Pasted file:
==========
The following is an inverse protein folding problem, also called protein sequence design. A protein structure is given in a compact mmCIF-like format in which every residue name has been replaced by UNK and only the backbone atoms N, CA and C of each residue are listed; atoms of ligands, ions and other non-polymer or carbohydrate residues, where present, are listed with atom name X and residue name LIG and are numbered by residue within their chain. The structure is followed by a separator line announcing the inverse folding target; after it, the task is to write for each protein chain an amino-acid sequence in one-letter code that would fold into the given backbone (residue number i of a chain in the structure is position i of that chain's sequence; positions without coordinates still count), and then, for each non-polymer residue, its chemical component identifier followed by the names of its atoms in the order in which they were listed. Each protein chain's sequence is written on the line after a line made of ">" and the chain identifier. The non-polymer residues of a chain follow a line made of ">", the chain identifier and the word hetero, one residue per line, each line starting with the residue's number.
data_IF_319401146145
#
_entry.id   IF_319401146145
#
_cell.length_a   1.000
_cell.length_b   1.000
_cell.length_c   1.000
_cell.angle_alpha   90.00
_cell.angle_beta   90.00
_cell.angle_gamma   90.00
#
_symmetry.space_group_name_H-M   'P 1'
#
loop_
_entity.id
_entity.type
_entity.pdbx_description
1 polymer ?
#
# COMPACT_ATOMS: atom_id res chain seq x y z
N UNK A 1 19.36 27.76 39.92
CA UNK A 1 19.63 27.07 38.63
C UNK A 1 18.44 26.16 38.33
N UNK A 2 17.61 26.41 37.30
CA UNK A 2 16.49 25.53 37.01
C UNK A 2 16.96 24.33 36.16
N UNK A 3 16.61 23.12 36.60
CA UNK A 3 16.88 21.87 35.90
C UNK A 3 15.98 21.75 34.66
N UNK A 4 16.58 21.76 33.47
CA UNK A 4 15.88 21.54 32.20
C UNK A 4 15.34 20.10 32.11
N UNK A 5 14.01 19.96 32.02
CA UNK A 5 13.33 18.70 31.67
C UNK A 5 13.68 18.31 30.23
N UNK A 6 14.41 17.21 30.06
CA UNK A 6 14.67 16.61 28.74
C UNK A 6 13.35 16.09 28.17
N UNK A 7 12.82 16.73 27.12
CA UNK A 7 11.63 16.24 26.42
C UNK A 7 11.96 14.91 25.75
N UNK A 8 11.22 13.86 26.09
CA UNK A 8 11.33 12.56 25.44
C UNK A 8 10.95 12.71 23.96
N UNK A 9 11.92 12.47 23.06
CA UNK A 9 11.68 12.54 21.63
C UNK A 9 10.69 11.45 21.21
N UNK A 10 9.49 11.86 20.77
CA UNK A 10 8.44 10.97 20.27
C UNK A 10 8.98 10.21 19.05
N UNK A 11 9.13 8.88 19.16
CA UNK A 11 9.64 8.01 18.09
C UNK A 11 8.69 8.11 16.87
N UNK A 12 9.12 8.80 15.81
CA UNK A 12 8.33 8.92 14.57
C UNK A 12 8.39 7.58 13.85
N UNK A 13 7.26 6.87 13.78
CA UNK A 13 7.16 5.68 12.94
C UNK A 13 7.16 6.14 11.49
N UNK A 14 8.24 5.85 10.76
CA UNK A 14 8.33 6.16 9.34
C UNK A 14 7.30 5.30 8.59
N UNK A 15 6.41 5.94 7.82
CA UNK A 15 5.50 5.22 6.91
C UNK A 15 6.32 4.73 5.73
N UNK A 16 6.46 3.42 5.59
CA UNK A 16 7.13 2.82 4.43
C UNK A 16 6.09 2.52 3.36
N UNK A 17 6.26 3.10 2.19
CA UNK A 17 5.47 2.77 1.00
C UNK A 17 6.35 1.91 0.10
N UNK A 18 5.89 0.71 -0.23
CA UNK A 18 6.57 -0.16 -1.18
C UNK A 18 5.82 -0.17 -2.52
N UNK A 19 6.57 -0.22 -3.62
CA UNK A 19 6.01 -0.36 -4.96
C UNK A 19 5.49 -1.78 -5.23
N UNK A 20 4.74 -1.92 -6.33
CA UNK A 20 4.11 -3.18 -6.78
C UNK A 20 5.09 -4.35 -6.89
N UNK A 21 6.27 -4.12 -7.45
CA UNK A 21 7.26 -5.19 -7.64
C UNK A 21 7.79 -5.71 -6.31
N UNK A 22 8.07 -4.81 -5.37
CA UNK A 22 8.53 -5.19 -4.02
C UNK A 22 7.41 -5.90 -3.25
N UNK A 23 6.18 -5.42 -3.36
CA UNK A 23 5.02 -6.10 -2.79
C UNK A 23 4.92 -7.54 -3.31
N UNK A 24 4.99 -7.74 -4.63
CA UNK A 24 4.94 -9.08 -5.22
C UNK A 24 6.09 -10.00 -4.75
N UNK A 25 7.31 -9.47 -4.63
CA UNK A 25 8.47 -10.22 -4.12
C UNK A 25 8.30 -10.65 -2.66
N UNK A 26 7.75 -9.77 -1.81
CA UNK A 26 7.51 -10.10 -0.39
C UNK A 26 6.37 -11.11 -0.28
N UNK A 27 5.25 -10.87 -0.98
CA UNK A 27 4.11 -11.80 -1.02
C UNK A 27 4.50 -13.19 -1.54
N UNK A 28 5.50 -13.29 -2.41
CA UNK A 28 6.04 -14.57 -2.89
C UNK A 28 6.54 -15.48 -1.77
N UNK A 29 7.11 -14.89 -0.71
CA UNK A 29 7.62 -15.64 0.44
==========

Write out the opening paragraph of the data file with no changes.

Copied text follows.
The following is an inverse protein folding problem, also called protein sequence design. A protein structure is given in a compact mmCIF-like format in which every residue name has been replaced by UNK and only the backbone atoms N, CA and C of each residue are listed; atoms of ligands, ions and other non-polymer or carbohydrate residues, where present, are listed with atom name X and residue name LIG and are numbered by residue within their chain. The structure is followed by a separator line announcing the inverse folding target; after it, the task is to write for each protein chain an amino-acid sequence in one-letter code that would fold into the given backbone (residue number i of a chain in the structure is position i of that chain's sequence; positions without coordinates still count), and then, for each non-polymer residue, its chemical component identifier followed by the names of its atoms in the order in which they were listed. Each protein chain's sequence is written on the line after a line made of ">" and the chain identifier. The non-polymer residues of a chain follow a line made of ">", the chain identifier and the word hetero, one residue per line, each line starting with the residue's number.